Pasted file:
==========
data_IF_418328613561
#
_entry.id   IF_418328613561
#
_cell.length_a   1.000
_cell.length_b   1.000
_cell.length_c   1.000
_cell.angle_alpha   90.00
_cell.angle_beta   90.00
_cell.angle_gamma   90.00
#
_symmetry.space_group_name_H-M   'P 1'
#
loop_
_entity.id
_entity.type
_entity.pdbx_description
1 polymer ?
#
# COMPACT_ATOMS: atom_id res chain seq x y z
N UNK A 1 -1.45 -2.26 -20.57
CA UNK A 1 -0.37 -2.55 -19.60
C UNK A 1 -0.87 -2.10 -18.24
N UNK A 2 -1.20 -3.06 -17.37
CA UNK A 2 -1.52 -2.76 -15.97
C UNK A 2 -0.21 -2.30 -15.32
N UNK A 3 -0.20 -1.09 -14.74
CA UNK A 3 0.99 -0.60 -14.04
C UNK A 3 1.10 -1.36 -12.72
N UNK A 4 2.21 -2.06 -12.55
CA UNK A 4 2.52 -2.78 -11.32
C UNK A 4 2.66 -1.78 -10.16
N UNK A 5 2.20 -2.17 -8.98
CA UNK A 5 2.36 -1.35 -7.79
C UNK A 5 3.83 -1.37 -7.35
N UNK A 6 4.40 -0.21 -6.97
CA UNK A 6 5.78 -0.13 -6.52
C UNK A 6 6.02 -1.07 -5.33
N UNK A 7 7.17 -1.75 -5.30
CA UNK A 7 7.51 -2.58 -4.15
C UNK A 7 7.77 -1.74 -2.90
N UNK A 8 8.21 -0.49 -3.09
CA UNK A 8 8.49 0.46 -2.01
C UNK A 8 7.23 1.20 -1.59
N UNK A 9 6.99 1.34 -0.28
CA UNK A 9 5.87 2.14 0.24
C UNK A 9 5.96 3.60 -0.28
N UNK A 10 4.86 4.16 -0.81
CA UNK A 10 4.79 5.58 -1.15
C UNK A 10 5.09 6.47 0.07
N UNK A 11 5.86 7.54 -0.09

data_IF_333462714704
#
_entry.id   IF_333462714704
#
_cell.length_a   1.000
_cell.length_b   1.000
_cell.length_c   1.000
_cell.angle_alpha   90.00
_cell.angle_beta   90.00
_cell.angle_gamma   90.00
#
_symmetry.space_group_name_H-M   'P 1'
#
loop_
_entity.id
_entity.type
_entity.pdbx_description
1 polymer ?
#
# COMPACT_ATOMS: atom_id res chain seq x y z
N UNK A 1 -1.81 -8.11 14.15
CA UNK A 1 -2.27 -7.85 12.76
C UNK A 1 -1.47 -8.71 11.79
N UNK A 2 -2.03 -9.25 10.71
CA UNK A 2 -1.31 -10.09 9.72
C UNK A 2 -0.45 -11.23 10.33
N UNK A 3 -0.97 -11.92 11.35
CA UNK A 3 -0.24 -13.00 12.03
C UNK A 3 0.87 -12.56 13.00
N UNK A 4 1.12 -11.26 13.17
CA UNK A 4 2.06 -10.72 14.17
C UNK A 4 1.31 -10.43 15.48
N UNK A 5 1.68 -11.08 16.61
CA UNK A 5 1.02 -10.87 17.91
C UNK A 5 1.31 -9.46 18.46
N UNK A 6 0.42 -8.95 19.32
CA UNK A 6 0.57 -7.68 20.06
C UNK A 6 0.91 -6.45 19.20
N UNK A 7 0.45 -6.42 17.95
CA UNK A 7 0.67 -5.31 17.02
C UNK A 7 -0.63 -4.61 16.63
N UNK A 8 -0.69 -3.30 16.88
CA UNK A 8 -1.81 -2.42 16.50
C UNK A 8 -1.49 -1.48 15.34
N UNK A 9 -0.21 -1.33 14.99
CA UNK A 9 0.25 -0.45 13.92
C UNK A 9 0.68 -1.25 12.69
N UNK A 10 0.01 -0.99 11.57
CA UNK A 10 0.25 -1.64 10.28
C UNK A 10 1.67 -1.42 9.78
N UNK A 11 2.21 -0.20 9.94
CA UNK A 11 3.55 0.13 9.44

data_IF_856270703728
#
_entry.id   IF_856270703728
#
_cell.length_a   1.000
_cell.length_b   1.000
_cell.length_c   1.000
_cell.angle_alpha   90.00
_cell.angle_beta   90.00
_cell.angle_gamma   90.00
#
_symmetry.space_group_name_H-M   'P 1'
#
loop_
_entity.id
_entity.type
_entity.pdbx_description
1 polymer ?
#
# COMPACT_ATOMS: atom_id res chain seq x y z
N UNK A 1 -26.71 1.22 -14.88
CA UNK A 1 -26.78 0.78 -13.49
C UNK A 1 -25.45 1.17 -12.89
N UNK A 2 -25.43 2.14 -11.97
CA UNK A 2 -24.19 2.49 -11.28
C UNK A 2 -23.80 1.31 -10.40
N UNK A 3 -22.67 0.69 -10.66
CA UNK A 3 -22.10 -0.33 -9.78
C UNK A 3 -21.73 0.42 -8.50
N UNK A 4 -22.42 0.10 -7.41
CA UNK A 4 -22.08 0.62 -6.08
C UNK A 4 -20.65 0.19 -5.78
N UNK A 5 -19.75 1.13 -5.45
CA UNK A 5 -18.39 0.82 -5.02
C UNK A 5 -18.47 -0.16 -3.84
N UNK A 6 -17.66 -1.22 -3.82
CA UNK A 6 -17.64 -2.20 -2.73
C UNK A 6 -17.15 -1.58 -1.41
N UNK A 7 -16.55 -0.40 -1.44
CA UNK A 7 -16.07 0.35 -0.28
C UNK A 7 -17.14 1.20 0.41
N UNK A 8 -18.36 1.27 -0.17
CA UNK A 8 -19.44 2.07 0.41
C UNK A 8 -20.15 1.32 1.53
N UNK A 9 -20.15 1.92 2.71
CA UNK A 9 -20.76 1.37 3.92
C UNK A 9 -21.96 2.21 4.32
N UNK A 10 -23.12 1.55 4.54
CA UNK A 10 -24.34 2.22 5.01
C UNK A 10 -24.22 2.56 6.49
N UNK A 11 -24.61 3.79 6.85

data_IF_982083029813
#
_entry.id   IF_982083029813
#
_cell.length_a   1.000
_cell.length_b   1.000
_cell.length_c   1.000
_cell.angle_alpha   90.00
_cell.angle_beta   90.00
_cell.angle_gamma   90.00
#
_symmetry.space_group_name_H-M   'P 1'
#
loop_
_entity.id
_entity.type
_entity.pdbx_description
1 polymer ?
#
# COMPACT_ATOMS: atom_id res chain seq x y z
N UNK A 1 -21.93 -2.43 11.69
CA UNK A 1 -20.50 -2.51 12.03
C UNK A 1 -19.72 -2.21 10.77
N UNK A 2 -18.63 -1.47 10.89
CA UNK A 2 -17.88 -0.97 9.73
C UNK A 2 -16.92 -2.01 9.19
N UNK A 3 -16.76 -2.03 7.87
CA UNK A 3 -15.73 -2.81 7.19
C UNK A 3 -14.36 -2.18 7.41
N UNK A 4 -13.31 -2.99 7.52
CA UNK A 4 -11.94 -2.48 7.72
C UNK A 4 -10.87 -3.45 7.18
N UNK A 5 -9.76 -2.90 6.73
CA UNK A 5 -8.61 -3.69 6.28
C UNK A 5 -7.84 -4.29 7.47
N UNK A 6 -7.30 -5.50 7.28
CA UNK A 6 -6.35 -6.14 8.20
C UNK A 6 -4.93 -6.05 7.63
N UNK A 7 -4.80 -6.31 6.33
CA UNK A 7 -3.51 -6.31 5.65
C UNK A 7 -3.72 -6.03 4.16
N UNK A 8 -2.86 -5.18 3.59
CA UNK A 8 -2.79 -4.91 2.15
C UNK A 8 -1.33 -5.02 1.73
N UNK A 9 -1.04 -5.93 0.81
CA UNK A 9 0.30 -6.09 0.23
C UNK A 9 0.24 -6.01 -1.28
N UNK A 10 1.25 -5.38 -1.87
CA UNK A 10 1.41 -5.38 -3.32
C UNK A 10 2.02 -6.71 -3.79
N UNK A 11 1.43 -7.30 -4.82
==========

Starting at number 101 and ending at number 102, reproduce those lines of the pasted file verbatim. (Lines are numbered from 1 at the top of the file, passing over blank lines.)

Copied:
C UNK A 10 1.67 -1.42 9.78
N UNK A 11 2.21 -0.20 9.94